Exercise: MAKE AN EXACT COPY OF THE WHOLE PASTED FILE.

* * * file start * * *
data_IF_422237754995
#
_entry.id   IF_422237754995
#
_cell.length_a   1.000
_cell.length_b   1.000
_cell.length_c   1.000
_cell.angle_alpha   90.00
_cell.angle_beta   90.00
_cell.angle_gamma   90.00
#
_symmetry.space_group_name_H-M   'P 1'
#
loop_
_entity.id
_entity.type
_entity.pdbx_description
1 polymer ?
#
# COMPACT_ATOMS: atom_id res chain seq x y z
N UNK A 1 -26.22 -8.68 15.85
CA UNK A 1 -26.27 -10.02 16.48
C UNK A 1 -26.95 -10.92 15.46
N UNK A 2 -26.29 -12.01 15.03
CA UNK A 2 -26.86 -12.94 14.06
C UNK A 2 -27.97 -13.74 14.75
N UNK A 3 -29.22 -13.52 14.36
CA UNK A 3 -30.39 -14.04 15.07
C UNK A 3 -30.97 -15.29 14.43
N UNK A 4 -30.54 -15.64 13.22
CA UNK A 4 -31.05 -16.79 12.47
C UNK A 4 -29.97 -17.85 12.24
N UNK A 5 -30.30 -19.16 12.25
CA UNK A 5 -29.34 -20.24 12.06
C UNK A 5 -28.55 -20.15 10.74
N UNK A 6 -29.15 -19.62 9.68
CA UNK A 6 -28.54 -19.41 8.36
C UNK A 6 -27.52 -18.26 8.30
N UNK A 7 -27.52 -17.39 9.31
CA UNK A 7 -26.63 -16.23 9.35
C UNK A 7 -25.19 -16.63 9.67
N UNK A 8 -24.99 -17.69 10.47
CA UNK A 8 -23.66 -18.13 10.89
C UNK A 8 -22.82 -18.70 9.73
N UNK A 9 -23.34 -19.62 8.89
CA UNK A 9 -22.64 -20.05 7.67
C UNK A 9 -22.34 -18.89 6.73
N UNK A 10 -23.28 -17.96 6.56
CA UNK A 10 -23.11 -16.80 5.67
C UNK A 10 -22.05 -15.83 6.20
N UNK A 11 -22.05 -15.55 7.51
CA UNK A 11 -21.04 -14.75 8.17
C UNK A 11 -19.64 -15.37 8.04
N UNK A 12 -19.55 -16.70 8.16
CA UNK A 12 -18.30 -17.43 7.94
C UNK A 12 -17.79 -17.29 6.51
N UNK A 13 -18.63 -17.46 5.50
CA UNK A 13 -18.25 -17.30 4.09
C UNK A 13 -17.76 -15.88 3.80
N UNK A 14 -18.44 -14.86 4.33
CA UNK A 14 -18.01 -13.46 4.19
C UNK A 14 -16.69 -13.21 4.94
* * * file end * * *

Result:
data_IF_422237754995
#
_entry.id   IF_422237754995
#
_cell.length_a   1.000
_cell.length_b   1.000
_cell.length_c   1.000
_cell.angle_alpha   90.00
_cell.angle_beta   90.00
_cell.angle_gamma   90.00
#
_symmetry.space_group_name_H-M   'P 1'
#
loop_
_entity.id
_entity.type
_entity.pdbx_description
1 polymer ?
#
# COMPACT_ATOMS: atom_id res chain seq x y z
N UNK A 1 -26.22 -8.68 15.85
CA UNK A 1 -26.27 -10.02 16.48
C UNK A 1 -26.95 -10.92 15.46
N UNK A 2 -26.29 -12.01 15.03
CA UNK A 2 -26.86 -12.94 14.06
C UNK A 2 -27.97 -13.74 14.75
N UNK A 3 -29.22 -13.52 14.36
CA UNK A 3 -30.39 -14.04 15.07
C UNK A 3 -30.97 -15.29 14.43
N UNK A 4 -30.54 -15.64 13.22
CA UNK A 4 -31.05 -16.79 12.47
C UNK A 4 -29.97 -17.85 12.24
N UNK A 5 -30.30 -19.16 12.25
CA UNK A 5 -29.34 -20.24 12.06
C UNK A 5 -28.55 -20.15 10.74
N UNK A 6 -29.15 -19.62 9.68
CA UNK A 6 -28.54 -19.41 8.36
C UNK A 6 -27.52 -18.26 8.30
N UNK A 7 -27.52 -17.39 9.31
CA UNK A 7 -26.63 -16.23 9.35
C UNK A 7 -25.19 -16.63 9.67
N UNK A 8 -24.99 -17.69 10.47
CA UNK A 8 -23.66 -18.13 10.89
C UNK A 8 -22.82 -18.70 9.73
N UNK A 9 -23.34 -19.62 8.89
CA UNK A 9 -22.64 -20.05 7.67
C UNK A 9 -22.34 -18.89 6.73
N UNK A 10 -23.28 -17.96 6.56
CA UNK A 10 -23.11 -16.80 5.67
C UNK A 10 -22.05 -15.83 6.20
N UNK A 11 -22.05 -15.55 7.51
CA UNK A 11 -21.04 -14.75 8.17
C UNK A 11 -19.64 -15.37 8.04
N UNK A 12 -19.55 -16.70 8.16
CA UNK A 12 -18.30 -17.43 7.94
C UNK A 12 -17.79 -17.29 6.51
N UNK A 13 -18.63 -17.46 5.50
CA UNK A 13 -18.25 -17.30 4.09
C UNK A 13 -17.76 -15.88 3.80
N UNK A 14 -18.44 -14.86 4.33
CA UNK A 14 -18.01 -13.46 4.19
C UNK A 14 -16.69 -13.21 4.94